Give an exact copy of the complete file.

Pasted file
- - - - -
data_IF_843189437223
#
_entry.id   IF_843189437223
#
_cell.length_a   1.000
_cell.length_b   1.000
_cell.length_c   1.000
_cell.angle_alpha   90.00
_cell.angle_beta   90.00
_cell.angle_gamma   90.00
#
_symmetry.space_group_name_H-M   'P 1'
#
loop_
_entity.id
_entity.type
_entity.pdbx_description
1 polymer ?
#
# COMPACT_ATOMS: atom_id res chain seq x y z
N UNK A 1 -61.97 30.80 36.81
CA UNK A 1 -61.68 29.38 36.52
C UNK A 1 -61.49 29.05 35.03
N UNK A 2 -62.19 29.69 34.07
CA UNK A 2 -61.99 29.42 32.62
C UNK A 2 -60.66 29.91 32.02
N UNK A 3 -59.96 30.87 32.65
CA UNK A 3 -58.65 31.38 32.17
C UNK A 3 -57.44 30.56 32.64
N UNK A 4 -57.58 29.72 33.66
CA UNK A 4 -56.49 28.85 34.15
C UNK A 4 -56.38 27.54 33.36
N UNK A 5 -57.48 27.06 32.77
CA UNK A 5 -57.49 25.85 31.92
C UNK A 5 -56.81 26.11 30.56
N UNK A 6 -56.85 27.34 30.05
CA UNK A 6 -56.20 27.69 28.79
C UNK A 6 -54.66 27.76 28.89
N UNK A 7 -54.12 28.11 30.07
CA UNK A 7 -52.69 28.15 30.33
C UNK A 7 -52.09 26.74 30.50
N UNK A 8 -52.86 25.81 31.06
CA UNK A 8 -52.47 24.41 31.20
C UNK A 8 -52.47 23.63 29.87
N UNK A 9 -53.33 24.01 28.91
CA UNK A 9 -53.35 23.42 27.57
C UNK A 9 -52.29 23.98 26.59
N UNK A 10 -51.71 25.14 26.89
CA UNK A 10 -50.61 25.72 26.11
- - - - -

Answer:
data_IF_843189437223
#
_entry.id   IF_843189437223
#
_cell.length_a   1.000
_cell.length_b   1.000
_cell.length_c   1.000
_cell.angle_alpha   90.00
_cell.angle_beta   90.00
_cell.angle_gamma   90.00
#
_symmetry.space_group_name_H-M   'P 1'
#
loop_
_entity.id
_entity.type
_entity.pdbx_description
1 polymer ?
#
# COMPACT_ATOMS: atom_id res chain seq x y z
N UNK A 1 -61.97 30.80 36.81
CA UNK A 1 -61.68 29.38 36.52
C UNK A 1 -61.49 29.05 35.03
N UNK A 2 -62.19 29.69 34.07
CA UNK A 2 -61.99 29.42 32.62
C UNK A 2 -60.66 29.91 32.02
N UNK A 3 -59.96 30.87 32.65
CA UNK A 3 -58.65 31.38 32.17
C UNK A 3 -57.44 30.56 32.64
N UNK A 4 -57.58 29.72 33.66
CA UNK A 4 -56.49 28.85 34.15
C UNK A 4 -56.38 27.54 33.36
N UNK A 5 -57.48 27.06 32.77
CA UNK A 5 -57.49 25.85 31.92
C UNK A 5 -56.81 26.11 30.56
N UNK A 6 -56.85 27.34 30.05
CA UNK A 6 -56.20 27.69 28.79
C UNK A 6 -54.66 27.76 28.89
N UNK A 7 -54.12 28.11 30.07
CA UNK A 7 -52.69 28.15 30.33
C UNK A 7 -52.09 26.74 30.50
N UNK A 8 -52.86 25.81 31.06
CA UNK A 8 -52.47 24.41 31.20
C UNK A 8 -52.47 23.63 29.87
N UNK A 9 -53.33 24.01 28.91
CA UNK A 9 -53.35 23.42 27.57
C UNK A 9 -52.29 23.98 26.59
N UNK A 10 -51.71 25.14 26.89
CA UNK A 10 -50.61 25.72 26.11